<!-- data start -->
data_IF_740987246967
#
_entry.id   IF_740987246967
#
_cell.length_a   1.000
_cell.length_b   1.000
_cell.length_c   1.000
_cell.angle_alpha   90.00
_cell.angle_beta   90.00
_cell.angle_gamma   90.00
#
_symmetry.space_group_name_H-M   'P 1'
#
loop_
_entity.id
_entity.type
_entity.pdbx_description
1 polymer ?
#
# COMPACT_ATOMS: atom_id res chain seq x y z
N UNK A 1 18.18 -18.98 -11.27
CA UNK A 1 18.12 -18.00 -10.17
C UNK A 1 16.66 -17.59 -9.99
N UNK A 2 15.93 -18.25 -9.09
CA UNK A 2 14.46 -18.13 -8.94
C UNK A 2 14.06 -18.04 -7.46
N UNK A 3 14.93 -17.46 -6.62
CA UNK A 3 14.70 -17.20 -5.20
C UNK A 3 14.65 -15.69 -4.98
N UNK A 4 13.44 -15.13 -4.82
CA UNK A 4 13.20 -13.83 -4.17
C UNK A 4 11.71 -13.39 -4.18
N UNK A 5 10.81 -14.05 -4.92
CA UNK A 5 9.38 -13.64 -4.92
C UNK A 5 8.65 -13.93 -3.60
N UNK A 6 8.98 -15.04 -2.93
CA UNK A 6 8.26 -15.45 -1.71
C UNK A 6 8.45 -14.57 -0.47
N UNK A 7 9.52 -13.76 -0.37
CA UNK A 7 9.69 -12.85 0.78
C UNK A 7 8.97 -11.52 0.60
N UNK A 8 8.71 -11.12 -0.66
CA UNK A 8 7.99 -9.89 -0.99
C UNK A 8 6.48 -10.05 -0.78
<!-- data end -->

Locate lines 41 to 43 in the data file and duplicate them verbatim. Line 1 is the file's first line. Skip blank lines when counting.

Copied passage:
C UNK A 7 8.97 -11.52 0.60
N UNK A 8 8.71 -11.12 -0.66
CA UNK A 8 7.99 -9.89 -0.99